Restaurants are fickle things with short life spans. Even the most successful often close at their peak. But, in this world, Arzak Restaurant in Spain’s San Sebastián has been a constant since it was established in 1897.
And what is more remarkable is that, four generations later, it is still in the Arzak family’s hands and has held a prestigious three Michelin stars since 1989.
Today, the latest generation of Arzaks in the kitchen is Elena, who works in tandem with her father, Juan Mari Arzak. Elena Arzak, who recently visited Australia to cook for the Melbourne Food and Wine Festival, is in an exclusive club as one of the highest ranked female chefs in the world.
Like Juan Mari, Elena worked in the kitchen as a youngster during school holidays, together with her older sister. “We used to go in the summer holidays to help my grandmother, my aunt, my parents. And for us, this was normal. Only, we worked two hours per day. We helped a little bit.”
There were several turning points that cemented the restaurant’s position. More recently, one of these was Elena’s grandparents, Juan Ramon Arzak and his wife Francisca Arratibel, taking over the tavern and serving proper meals, simple stews and meals cooked with seasonal, local produce.
In 1959, when Juan Mari was nine years old, his father died, but his mother continued to run the hotel and restaurant. She worked hard and with passion – something instilled in the Arzak blood – and continued to do so when Juan Mari joined her in the kitchen in 1966.
But the most important step was the creation, by Juan Mari in 1975, of a movement called “new Basque cuisine” – a reaction to the nouvelle cuisine from France.
The new Basque cuisine movement had its own spin on modern food, with Basque flavours and refined versions of traditional rustic dishes. It led to the growth of modern-style Basque cuisine, made with novel ingredients and techniques that are common today in the high-end restaurants and tapas bars of San Sebastián.
Juan Mari allowed Elena (who joined the restaurant full time in 1985) to flourish as a chef. “He’s very open-minded and, since the very beginning, he encouraged me: ‘Elena, make me something, what you want. Don’t worry.’ I had the opportunity always to make things,” she says. “Of course, in the beginning, he corrected me a lot.”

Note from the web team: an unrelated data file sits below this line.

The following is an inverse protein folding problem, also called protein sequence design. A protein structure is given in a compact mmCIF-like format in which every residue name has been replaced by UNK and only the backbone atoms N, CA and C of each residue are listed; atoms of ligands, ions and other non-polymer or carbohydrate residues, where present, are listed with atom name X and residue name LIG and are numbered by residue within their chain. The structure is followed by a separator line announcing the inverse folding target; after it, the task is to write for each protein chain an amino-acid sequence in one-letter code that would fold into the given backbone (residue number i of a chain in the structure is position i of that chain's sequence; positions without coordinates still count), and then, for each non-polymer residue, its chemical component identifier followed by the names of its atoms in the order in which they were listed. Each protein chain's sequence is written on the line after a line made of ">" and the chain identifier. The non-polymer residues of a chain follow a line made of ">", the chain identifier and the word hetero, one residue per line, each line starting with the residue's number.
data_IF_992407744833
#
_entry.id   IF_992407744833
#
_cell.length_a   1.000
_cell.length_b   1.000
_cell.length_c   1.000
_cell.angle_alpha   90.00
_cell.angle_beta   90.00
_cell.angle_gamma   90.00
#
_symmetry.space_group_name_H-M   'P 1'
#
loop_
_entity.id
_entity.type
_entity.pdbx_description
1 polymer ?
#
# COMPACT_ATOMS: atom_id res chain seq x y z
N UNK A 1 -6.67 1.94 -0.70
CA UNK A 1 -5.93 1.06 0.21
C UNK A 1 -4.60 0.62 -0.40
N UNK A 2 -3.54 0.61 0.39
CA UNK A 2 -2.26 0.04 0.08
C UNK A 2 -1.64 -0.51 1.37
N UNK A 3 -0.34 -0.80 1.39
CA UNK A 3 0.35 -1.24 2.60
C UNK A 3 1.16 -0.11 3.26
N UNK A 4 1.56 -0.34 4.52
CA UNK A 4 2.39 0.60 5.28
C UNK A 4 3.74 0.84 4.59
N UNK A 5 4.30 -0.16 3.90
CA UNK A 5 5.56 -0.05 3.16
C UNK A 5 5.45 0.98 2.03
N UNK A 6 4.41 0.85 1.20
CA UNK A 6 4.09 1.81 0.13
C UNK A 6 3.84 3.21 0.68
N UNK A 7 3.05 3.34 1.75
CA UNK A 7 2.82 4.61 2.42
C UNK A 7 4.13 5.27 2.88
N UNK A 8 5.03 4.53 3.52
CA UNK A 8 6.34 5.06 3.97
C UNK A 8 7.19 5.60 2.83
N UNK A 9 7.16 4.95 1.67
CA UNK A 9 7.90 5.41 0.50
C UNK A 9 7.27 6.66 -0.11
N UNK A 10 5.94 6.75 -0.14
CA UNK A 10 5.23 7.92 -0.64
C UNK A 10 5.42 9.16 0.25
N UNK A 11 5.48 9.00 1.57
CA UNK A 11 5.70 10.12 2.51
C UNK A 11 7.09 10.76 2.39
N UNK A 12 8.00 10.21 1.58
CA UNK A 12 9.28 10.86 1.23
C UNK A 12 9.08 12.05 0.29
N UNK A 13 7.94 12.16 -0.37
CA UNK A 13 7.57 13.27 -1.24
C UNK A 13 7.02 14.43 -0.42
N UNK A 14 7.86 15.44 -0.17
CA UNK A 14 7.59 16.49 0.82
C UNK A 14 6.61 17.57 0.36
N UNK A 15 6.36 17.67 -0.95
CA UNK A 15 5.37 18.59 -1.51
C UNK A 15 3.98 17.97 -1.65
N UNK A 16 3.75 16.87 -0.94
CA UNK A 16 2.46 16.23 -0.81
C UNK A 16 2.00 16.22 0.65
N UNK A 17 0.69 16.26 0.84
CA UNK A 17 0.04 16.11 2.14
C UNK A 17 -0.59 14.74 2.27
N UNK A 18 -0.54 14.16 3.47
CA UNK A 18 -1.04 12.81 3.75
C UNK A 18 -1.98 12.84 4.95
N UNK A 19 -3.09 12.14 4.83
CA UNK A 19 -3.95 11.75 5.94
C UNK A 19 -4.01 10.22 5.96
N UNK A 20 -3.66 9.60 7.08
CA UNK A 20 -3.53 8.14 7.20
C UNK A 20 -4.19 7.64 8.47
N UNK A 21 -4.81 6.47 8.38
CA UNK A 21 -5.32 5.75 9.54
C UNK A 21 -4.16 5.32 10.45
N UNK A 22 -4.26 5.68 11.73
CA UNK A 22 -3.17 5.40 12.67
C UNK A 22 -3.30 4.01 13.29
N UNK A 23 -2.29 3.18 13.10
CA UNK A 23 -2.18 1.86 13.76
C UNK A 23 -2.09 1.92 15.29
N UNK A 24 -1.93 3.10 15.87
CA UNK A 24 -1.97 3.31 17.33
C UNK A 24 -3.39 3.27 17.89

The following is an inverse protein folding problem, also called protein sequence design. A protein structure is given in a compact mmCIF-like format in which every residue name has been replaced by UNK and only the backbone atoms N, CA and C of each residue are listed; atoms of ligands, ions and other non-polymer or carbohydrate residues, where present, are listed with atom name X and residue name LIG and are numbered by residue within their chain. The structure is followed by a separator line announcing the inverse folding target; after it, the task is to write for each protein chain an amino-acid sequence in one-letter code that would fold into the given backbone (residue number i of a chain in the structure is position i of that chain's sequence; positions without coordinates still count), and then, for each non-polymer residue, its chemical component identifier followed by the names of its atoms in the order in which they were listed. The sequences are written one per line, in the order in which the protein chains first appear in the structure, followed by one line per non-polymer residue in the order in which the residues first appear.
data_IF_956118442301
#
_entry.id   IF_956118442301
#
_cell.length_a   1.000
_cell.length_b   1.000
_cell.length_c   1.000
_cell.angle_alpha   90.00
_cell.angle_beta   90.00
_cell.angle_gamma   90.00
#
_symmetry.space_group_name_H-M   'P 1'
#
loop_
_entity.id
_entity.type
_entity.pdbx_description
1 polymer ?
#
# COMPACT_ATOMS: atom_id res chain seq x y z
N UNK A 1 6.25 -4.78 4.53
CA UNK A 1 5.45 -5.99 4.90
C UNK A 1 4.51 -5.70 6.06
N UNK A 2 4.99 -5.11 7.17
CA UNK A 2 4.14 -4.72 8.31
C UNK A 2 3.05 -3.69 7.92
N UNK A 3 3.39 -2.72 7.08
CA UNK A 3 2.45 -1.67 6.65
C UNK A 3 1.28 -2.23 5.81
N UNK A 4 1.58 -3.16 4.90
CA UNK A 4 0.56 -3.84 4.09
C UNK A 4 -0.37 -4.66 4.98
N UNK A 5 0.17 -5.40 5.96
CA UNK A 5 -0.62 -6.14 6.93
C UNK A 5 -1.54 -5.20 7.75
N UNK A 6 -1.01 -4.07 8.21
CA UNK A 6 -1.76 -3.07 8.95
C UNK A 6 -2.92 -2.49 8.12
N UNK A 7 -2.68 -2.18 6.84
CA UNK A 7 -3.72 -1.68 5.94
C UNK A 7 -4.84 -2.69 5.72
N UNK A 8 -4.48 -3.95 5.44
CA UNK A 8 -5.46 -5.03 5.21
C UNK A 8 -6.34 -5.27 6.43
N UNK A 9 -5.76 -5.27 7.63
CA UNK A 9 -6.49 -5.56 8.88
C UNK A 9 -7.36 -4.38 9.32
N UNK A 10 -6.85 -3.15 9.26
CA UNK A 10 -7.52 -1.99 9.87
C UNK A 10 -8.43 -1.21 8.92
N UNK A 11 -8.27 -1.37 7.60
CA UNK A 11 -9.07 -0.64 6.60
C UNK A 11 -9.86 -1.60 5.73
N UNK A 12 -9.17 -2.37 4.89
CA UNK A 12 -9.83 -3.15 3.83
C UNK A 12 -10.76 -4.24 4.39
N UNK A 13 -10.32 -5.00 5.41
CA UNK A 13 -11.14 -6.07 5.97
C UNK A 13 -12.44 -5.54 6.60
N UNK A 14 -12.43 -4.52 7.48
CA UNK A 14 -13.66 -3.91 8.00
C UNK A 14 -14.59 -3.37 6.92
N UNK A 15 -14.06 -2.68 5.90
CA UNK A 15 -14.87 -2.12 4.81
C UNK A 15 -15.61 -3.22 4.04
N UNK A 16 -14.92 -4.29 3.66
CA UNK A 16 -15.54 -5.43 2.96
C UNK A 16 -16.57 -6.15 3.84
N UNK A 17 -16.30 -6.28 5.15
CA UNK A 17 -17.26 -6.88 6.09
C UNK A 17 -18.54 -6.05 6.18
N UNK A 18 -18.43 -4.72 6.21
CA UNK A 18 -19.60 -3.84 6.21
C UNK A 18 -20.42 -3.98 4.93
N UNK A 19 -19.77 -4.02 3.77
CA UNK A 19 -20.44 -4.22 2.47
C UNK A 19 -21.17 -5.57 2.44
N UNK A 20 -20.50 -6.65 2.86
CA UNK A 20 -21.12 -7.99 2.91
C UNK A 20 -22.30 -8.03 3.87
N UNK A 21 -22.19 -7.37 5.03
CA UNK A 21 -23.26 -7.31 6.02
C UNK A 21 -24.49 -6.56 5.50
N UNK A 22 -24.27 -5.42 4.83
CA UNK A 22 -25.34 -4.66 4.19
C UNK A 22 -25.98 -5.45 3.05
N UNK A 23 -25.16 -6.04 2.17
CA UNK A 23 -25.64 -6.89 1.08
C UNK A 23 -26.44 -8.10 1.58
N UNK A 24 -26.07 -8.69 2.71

Arzak says that their signature food embodies the spirit of Basque’s culture. In their meals, they capture everything from the fruits of the shore and the sea – oysters, mussels, clams, hake, cod, monkfish and more – through to the adventurous spirit of the fiercely regional Basque people.
Their cooking reflects the Basque region and San Sebastián, but also combines new and innovative ingredients, which are kept in the flavour library among some 1,500 different ingredients on the first floor of the Arzak building.
“When we cook, we have in the mind, unconsciously … a code of flavours,” she says. “This code of flavours is different to yours, but it doesn’t mean that ours is better than yours or Australia. It’s different.”
Food is the result of culture and history. “So here [in Australia] as well, where you are born, you grow up with a taste that you are used to. The Basque, we like, for example, garlic, parsley. We add parsley to almost all the plates. Why? Because we like parsley.”
“We are open to all [cuisines] because we like travelling. This is why we like so much Australian food, for example.”(The Arzaks hold special praise for Aussie chefs and their friend Tetsuya Wakuda.)
The Arzaks are cultural magpies, bringing the best the world has to offer back to their kitchen. Their cuisine features the tandoori oven from India, mole sauces from Mexico (and the Canary Islands), lemon myrtle from Australia, and ideas from Vietnam.
They were once given green rice from Vietnam and didn’t know what to do with it. It sparked an idea, built on the beloved local ingredient parsley. Arzak explains: “We took the white rice, we [made] a juice of the parsley, we add a little bit to the white rice, and it looks green like the Vietnamese rice … It was an inspiration but at the end, we made the Basque flavour.”
The Arzaks combine a finesse of ingredients, modern techniques, and traditional Basque cuisine. They use colour and texture, and have even developed prototype serving plates, which affect the dining experience with light.
Arzak says that it is very important to balance innovation with tradition, and excellent produce is very important in the Basque country. “To make a good plate, first of all, the product has to be excellent.”